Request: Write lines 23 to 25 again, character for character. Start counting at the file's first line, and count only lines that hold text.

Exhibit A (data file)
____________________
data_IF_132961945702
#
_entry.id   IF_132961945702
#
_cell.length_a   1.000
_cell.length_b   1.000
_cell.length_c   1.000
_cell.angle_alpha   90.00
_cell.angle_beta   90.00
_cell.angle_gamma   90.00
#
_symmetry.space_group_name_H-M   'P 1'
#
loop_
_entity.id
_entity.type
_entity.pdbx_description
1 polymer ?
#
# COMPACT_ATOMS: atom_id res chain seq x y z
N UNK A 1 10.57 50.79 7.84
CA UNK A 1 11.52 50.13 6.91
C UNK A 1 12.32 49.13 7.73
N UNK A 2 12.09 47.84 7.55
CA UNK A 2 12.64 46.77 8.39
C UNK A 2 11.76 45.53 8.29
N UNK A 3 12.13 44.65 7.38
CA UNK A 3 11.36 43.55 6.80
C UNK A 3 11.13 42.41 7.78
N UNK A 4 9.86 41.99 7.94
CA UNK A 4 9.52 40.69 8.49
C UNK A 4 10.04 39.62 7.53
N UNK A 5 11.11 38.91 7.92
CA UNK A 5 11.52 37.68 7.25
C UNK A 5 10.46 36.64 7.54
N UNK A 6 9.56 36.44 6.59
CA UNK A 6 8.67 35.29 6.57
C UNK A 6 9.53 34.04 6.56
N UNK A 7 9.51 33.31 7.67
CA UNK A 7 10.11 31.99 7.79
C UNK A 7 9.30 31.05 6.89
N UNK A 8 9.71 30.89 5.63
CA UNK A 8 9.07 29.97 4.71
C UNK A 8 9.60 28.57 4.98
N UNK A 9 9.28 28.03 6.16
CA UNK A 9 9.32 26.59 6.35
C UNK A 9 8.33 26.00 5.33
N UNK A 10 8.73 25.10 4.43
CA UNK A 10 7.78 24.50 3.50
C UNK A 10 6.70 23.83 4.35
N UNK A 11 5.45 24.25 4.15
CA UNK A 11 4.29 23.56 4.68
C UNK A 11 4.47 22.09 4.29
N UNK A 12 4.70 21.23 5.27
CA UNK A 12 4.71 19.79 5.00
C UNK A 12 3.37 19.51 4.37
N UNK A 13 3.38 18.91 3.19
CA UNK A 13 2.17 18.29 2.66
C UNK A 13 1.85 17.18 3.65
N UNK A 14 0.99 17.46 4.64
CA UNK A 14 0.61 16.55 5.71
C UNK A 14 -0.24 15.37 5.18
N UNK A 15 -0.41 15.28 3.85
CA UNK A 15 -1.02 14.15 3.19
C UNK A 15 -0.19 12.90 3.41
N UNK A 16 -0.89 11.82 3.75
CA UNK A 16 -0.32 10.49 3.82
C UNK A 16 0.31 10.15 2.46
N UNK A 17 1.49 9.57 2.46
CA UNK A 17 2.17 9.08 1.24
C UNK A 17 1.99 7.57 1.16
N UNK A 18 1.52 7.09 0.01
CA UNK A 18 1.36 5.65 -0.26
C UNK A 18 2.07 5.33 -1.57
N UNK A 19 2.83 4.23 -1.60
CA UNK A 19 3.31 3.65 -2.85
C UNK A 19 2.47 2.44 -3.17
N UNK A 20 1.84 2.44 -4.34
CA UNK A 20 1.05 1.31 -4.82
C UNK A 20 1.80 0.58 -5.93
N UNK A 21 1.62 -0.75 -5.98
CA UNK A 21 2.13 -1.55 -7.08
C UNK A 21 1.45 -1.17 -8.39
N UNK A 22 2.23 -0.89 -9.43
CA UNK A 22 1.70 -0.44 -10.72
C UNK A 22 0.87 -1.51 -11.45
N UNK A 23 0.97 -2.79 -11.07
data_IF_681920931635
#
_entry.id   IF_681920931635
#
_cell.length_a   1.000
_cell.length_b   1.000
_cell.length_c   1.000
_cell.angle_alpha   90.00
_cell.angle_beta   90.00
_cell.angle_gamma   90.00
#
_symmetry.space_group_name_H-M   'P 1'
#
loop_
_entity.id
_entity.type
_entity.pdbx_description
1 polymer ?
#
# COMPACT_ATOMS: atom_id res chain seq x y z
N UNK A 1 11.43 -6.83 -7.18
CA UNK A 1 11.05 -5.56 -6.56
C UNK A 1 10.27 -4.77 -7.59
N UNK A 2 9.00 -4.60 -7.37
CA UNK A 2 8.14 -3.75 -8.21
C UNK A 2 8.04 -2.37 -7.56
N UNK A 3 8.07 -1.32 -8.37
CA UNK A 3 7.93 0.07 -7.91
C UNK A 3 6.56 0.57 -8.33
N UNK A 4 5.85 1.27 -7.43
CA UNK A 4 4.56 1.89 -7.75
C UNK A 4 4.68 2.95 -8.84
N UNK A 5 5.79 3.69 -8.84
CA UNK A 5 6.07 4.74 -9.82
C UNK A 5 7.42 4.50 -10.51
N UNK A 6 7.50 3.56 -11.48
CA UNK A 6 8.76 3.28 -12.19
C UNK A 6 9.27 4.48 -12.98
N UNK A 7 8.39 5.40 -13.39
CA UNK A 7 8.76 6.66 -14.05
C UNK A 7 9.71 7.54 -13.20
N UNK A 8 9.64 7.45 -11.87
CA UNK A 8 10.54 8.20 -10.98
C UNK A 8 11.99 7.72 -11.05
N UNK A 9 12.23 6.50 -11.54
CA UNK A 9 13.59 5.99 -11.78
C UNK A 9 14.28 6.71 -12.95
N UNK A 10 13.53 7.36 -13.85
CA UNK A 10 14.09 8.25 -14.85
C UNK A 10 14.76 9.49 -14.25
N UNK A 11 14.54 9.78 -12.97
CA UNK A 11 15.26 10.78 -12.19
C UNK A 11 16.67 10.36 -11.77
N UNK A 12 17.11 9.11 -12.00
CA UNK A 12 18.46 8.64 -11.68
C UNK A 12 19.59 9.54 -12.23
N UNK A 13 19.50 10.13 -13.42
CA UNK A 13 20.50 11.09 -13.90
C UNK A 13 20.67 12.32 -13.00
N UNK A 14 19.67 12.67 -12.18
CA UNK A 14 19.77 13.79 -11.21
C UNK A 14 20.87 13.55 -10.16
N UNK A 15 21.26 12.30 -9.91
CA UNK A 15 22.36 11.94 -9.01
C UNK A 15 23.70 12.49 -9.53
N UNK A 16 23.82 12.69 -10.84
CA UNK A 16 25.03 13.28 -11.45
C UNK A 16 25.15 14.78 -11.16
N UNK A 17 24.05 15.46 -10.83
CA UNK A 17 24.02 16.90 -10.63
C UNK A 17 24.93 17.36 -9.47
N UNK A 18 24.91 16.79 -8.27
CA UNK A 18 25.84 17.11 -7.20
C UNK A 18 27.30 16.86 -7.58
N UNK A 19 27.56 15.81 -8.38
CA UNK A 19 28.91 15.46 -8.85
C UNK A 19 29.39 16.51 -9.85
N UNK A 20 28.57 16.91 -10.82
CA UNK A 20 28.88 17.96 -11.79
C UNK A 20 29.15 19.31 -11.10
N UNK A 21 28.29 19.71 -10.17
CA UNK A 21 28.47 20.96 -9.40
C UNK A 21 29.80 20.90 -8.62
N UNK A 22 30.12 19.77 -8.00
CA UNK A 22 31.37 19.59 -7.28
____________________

C UNK A 1 12.32 49.13 7.73
N UNK A 2 12.09 47.84 7.55
CA UNK A 2 12.64 46.77 8.39